The mortuary holding Gary Coleman's body is going to court to have a judge decide what to do with the late actor’s remains, RadarOnline.com has learned exclusively.
RadarOnline.com has learned the two feuding camps- ex-wife Shannon Price and Dion Mial, Coleman's former manager and court-appointed administrator of his estate -- are now at a standstill over what to do with his ashes.
In the meantime, almost two weeks after his death, the body of the Diff’rent Strokes star remains at Lake Hill Mortuary in Sandy, Utah.
No funeral or memorial has taken place.
Even though Price, 24, denies the validity of Coleman's 1999 will, she agrees with at least one of its tenets -- for him to be cremated.
“Dion, as the executor and Gary’s ex-wife, Shannon, are in a disagreement about what to do with his remains,” Matt Bagley, a legal spokesman for Memorial Mortuaries, told RadarOnline.com.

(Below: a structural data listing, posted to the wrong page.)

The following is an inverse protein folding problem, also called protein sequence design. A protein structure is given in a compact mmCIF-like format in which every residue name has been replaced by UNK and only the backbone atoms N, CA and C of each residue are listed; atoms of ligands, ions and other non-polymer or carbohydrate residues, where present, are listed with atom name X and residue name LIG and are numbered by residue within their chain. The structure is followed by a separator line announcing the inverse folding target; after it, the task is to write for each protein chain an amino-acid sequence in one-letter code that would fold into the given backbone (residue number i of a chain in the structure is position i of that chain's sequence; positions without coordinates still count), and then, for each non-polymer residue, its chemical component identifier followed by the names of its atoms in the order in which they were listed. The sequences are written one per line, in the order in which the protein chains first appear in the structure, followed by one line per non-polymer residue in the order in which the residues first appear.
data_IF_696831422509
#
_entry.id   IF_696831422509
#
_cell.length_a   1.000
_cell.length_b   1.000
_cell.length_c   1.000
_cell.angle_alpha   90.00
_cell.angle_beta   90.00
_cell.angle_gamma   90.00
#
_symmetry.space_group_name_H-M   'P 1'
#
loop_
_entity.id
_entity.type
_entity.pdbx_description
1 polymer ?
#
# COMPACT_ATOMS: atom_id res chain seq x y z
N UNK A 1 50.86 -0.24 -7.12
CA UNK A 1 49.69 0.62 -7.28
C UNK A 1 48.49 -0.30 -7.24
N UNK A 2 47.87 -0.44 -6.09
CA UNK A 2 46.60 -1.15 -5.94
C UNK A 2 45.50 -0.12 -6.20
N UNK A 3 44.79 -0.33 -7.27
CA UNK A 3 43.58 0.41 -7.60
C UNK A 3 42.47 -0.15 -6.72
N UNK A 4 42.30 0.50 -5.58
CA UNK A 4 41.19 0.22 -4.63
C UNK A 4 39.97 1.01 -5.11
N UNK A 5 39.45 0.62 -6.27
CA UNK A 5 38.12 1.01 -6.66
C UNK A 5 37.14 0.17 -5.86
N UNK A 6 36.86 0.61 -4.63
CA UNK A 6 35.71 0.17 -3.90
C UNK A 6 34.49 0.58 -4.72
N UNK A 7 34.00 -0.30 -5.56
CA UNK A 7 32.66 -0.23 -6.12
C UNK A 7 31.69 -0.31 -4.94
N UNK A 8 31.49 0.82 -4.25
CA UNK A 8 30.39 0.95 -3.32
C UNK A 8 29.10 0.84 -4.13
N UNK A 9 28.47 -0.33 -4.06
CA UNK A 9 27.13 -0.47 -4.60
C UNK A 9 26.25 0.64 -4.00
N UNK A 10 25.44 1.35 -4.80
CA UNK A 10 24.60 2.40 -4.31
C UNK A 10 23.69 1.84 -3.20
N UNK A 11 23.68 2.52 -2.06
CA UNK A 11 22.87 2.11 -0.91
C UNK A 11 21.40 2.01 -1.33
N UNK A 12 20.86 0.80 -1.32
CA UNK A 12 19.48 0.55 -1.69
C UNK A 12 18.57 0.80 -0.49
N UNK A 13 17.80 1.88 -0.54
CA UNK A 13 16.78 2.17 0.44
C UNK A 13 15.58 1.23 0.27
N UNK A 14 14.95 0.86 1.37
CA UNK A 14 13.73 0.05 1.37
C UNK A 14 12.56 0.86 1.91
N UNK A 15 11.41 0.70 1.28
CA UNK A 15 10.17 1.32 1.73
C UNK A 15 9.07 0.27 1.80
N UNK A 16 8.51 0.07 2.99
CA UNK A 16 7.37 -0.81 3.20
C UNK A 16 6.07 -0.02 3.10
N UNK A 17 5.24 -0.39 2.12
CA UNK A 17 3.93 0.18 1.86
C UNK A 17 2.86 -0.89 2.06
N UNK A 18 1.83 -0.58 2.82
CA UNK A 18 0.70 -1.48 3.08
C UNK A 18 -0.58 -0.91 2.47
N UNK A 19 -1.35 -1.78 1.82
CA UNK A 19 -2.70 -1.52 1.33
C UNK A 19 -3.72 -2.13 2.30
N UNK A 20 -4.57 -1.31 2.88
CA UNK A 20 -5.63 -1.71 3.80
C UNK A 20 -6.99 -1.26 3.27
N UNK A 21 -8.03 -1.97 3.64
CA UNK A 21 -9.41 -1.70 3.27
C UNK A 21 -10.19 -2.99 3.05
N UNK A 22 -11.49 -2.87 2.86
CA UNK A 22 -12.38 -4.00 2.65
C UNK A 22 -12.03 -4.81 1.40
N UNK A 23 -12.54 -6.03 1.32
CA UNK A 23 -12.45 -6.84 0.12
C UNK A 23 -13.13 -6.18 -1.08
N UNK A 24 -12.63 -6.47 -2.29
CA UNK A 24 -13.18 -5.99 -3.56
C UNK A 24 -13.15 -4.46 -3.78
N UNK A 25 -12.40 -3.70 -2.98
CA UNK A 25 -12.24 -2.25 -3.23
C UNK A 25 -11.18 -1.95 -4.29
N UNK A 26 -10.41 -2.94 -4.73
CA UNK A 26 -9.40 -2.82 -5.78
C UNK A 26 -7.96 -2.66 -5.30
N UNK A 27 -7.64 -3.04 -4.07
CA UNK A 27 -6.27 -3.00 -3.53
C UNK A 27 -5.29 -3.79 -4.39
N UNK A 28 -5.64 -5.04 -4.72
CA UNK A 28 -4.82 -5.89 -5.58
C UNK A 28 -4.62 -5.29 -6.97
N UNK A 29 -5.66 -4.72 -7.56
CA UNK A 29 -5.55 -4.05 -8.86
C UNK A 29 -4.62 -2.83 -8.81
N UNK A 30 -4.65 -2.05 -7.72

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“Our position is that where this is a dispute, we will wait until there is a court order to decide the right of disposition for the individual.”
The warring factions are due in court July 2 for a hearing to appoint the personal representative.
The court will now post a "notice to interested parties" alerting those connected with the estate that the will has been entered as probate. Traditionally, anyone who wishes to contest the will has 10 days to respond.
Price has said she plans to fight the will, citing an amendment to the document, known as a codicil.
Coleman was hospitalized on May 26 after suffering a brain hemorrhage caused by an accident at his Utah home. He died two days later at the age of 42.
"I think under Utah law, it is clear that Dion has authority to make such decisions," Alderman said. "But if the mortuary is uncomfortable about responding to Dion’s direction, then - I suppose - it could ask that they get more clarification in the form of a court order on who to listen to."
In court on Tuesday, Alderman said Mial was appointed special administrator of Coleman’s estate, a role that allows him to “exercise power immediately to deal with matters, while the appointment of executor” is made in due course.